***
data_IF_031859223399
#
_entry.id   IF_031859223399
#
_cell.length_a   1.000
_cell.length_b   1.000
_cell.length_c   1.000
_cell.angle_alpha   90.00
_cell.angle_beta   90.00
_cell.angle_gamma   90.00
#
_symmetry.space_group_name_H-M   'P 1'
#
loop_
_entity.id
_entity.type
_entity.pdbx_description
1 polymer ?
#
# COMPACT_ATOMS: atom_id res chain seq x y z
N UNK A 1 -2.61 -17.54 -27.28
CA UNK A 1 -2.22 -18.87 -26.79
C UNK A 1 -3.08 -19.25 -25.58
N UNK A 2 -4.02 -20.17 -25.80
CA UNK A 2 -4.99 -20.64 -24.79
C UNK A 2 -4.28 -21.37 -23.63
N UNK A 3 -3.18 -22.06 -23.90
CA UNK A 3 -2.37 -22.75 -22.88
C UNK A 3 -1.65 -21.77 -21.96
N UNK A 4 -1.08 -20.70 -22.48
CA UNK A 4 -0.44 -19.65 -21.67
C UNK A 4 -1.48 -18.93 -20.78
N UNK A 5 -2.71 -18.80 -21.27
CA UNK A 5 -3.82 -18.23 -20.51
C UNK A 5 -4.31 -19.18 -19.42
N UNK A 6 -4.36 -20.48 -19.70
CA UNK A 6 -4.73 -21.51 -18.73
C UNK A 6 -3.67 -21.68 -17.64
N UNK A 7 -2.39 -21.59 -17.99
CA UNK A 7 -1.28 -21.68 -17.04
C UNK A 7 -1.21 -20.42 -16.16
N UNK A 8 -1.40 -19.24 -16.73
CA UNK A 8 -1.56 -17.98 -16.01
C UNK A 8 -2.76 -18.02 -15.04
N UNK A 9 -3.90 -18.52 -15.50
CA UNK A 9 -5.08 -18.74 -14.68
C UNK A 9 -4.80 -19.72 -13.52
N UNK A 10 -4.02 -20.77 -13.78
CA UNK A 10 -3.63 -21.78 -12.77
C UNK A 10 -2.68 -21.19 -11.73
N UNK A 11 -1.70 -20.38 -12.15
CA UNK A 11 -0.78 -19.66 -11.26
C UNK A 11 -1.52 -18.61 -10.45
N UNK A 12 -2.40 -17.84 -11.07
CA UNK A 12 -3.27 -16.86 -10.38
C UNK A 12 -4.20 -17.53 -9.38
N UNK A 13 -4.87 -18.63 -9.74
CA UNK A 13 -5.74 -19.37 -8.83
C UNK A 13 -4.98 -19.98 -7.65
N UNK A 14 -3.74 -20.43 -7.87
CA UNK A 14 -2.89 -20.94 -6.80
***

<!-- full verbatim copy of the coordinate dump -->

data_IF_031859223399
#
_entry.id   IF_031859223399
#
_cell.length_a   1.000
_cell.length_b   1.000
_cell.length_c   1.000
_cell.angle_alpha   90.00
_cell.angle_beta   90.00
_cell.angle_gamma   90.00
#
_symmetry.space_group_name_H-M   'P 1'
#
loop_
_entity.id
_entity.type
_entity.pdbx_description
1 polymer ?
#
# COMPACT_ATOMS: atom_id res chain seq x y z
N UNK A 1 -2.61 -17.54 -27.28
CA UNK A 1 -2.22 -18.87 -26.79
C UNK A 1 -3.08 -19.25 -25.58
N UNK A 2 -4.02 -20.17 -25.80
CA UNK A 2 -4.99 -20.64 -24.79
C UNK A 2 -4.28 -21.37 -23.63
N UNK A 3 -3.18 -22.06 -23.90
CA UNK A 3 -2.37 -22.75 -22.88
C UNK A 3 -1.65 -21.77 -21.96
N UNK A 4 -1.08 -20.70 -22.48
CA UNK A 4 -0.44 -19.65 -21.67
C UNK A 4 -1.48 -18.93 -20.78
N UNK A 5 -2.71 -18.80 -21.27
CA UNK A 5 -3.82 -18.23 -20.51
C UNK A 5 -4.31 -19.18 -19.42
N UNK A 6 -4.36 -20.48 -19.70
CA UNK A 6 -4.73 -21.51 -18.73
C UNK A 6 -3.67 -21.68 -17.64
N UNK A 7 -2.39 -21.59 -17.99
CA UNK A 7 -1.28 -21.68 -17.04
C UNK A 7 -1.21 -20.42 -16.16
N UNK A 8 -1.40 -19.24 -16.73
CA UNK A 8 -1.56 -17.98 -16.01
C UNK A 8 -2.76 -18.02 -15.04
N UNK A 9 -3.90 -18.52 -15.50
CA UNK A 9 -5.08 -18.74 -14.68
C UNK A 9 -4.80 -19.72 -13.52
N UNK A 10 -4.02 -20.77 -13.78
CA UNK A 10 -3.63 -21.78 -12.77
C UNK A 10 -2.68 -21.19 -11.73
N UNK A 11 -1.70 -20.38 -12.15
CA UNK A 11 -0.78 -19.66 -11.26
C UNK A 11 -1.52 -18.61 -10.45
N UNK A 12 -2.40 -17.84 -11.07
CA UNK A 12 -3.27 -16.86 -10.38
C UNK A 12 -4.20 -17.53 -9.38
N UNK A 13 -4.87 -18.63 -9.74
CA UNK A 13 -5.74 -19.37 -8.83
C UNK A 13 -4.98 -19.98 -7.65
N UNK A 14 -3.74 -20.43 -7.87
CA UNK A 14 -2.89 -20.94 -6.80